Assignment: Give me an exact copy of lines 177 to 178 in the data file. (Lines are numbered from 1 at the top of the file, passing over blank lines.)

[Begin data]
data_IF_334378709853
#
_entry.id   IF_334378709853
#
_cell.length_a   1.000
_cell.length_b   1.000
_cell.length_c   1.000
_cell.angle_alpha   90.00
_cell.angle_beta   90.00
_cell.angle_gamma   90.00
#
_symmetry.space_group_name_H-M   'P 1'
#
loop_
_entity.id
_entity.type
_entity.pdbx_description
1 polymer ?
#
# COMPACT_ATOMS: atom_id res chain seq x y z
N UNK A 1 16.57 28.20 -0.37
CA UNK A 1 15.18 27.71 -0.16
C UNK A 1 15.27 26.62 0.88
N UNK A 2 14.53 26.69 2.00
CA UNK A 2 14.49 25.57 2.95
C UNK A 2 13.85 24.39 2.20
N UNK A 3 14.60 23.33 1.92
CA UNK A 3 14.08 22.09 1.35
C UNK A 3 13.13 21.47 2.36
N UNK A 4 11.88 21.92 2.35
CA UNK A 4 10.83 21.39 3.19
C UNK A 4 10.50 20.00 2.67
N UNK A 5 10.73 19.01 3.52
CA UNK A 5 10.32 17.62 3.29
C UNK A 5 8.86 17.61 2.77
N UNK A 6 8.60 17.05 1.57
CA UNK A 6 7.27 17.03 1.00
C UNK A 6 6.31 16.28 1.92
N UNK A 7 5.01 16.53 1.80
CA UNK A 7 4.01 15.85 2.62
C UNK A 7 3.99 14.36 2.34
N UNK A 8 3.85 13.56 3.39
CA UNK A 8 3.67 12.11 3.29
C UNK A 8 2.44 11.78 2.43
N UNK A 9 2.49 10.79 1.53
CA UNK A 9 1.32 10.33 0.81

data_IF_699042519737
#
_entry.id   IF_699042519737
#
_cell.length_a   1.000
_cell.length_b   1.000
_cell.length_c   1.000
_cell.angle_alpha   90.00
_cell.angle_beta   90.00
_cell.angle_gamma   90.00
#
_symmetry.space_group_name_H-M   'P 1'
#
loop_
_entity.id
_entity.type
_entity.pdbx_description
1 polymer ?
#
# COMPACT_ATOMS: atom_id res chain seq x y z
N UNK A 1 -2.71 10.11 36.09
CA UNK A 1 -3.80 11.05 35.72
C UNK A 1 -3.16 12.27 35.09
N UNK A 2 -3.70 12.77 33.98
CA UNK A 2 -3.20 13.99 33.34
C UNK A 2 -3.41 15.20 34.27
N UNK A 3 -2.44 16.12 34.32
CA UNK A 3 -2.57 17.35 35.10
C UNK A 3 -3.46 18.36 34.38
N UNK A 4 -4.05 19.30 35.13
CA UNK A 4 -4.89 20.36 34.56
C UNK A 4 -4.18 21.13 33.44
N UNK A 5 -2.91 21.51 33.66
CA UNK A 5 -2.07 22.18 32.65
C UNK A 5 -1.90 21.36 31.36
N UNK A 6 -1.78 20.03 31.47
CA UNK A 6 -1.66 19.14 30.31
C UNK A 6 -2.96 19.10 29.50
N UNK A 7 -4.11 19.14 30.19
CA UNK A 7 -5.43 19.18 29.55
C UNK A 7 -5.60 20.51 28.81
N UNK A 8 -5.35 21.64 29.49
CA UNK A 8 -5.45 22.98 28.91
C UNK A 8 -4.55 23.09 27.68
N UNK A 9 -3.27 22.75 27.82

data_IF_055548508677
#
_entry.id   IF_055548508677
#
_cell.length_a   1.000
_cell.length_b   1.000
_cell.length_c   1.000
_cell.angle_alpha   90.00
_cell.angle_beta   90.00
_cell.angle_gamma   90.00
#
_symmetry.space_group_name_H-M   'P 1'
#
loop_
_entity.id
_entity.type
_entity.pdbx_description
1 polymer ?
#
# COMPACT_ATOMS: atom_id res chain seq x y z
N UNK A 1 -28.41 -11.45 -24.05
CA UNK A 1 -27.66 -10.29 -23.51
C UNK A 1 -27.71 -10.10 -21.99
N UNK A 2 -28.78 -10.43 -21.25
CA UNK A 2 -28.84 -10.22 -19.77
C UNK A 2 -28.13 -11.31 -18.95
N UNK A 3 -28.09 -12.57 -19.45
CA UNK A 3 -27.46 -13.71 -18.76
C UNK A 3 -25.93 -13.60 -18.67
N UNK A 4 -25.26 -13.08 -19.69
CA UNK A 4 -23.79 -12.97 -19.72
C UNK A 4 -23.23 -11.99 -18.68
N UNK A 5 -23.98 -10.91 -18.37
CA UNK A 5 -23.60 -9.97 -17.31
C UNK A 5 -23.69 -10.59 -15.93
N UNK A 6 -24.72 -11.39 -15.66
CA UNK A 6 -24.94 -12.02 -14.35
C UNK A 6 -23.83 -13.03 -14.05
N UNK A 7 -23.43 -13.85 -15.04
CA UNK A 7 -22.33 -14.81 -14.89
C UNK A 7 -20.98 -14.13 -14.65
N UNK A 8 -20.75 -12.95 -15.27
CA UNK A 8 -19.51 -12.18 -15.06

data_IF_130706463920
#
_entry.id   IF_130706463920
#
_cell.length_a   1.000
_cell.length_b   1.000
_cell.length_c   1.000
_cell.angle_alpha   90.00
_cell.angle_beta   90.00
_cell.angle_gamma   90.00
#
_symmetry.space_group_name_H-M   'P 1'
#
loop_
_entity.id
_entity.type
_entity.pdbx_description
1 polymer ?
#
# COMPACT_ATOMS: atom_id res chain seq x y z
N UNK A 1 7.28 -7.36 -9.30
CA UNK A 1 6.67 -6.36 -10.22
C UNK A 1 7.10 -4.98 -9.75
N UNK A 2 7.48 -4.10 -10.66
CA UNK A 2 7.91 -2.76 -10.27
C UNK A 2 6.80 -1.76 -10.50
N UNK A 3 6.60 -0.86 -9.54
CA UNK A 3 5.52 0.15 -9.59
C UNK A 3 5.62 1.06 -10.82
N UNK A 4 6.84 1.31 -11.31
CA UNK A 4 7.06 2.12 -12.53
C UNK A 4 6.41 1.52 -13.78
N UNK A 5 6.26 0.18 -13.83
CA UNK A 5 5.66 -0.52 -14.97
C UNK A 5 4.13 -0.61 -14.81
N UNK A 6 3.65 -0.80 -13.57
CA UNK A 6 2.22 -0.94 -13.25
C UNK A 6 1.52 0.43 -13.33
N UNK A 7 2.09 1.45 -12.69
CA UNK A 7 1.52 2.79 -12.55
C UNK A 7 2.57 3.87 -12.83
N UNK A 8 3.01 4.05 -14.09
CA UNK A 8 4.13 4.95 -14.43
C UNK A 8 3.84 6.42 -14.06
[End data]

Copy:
CA UNK A 8 4.13 4.95 -14.43
C UNK A 8 3.84 6.42 -14.06